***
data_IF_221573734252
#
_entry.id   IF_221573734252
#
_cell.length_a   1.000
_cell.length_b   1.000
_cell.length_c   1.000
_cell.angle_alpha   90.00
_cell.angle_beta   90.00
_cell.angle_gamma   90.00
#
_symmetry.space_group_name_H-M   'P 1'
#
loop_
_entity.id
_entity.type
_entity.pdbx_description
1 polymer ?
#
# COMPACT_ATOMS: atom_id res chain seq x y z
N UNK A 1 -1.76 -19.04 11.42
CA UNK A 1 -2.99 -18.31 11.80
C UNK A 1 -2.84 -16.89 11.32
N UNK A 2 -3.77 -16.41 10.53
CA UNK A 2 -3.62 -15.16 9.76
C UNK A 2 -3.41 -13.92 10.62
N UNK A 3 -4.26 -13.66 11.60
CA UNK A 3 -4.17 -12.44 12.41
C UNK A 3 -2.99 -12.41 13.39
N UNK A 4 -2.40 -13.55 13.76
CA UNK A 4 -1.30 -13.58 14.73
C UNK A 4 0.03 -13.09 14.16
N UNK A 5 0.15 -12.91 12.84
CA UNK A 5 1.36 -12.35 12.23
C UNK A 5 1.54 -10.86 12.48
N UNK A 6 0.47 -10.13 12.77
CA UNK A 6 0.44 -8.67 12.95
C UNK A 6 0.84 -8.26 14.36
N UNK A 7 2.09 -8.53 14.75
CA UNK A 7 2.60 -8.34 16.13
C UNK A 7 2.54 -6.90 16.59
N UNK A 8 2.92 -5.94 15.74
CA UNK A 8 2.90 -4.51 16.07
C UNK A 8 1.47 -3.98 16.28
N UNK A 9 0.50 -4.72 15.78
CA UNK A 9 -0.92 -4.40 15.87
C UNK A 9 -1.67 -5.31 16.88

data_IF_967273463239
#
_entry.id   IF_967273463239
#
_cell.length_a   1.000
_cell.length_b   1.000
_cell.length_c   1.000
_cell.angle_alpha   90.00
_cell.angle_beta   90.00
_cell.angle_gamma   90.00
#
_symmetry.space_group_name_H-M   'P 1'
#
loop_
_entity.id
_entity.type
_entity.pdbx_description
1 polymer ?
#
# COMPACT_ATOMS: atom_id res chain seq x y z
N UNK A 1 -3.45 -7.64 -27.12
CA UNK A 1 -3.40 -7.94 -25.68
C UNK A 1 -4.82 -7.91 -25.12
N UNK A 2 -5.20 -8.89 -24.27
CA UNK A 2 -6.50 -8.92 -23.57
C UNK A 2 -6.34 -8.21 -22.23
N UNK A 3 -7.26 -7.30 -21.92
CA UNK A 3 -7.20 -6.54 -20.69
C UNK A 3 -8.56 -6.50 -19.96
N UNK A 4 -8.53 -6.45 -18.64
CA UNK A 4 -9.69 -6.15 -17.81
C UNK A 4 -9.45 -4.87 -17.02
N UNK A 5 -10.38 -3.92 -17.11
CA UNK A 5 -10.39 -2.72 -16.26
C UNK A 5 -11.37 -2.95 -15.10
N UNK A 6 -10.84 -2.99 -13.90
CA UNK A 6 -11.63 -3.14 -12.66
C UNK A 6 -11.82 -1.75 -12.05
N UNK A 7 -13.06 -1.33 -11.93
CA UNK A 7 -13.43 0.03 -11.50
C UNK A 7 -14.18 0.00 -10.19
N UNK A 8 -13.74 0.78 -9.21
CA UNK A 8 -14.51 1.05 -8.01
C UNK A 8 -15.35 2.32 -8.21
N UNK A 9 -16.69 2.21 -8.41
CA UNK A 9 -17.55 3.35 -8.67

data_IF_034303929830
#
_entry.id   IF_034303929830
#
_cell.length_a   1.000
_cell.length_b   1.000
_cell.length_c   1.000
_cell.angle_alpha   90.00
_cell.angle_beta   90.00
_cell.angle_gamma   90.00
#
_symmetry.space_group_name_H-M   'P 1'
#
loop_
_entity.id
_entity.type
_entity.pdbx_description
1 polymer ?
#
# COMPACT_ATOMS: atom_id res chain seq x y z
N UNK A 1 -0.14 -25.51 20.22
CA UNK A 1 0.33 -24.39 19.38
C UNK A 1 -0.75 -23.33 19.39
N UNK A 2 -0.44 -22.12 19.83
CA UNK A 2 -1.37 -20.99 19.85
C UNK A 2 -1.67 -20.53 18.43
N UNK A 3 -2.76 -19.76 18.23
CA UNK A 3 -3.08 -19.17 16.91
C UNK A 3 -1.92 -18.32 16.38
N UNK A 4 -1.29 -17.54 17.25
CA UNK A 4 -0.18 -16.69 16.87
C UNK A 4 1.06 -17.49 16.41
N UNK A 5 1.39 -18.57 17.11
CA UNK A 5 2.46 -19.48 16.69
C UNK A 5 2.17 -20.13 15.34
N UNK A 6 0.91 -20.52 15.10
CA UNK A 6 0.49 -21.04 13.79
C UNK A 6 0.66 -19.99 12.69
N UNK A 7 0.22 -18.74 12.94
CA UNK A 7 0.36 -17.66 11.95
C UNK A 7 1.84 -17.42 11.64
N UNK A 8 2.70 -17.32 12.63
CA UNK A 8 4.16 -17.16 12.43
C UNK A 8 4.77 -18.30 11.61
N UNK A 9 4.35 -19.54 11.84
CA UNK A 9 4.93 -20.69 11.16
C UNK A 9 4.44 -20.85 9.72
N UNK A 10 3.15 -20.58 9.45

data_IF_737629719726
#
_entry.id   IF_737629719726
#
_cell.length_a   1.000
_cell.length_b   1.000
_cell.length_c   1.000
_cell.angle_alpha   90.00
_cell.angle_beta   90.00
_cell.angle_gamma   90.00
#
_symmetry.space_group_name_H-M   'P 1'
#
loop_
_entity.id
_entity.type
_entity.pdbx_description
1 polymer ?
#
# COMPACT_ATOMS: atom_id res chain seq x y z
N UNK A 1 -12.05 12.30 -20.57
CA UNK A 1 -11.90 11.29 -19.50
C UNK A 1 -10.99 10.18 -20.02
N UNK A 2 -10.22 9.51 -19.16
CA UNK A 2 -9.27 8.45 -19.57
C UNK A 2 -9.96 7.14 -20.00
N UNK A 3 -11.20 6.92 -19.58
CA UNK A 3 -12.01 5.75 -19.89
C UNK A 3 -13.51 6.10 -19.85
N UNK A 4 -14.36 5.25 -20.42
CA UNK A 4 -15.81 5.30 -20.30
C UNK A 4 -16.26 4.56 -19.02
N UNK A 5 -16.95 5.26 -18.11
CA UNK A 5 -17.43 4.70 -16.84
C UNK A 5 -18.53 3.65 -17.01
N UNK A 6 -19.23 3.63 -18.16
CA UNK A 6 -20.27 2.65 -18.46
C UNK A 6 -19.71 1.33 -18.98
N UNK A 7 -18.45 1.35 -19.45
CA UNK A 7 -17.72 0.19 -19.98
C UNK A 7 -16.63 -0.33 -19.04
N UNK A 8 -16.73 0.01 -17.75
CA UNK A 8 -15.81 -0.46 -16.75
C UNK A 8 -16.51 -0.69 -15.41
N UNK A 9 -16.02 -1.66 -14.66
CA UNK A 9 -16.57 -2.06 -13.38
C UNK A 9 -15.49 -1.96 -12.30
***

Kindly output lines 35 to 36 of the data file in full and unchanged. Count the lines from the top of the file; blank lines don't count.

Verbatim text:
C UNK A 5 1.54 -10.86 12.48
N UNK A 6 0.47 -10.13 12.77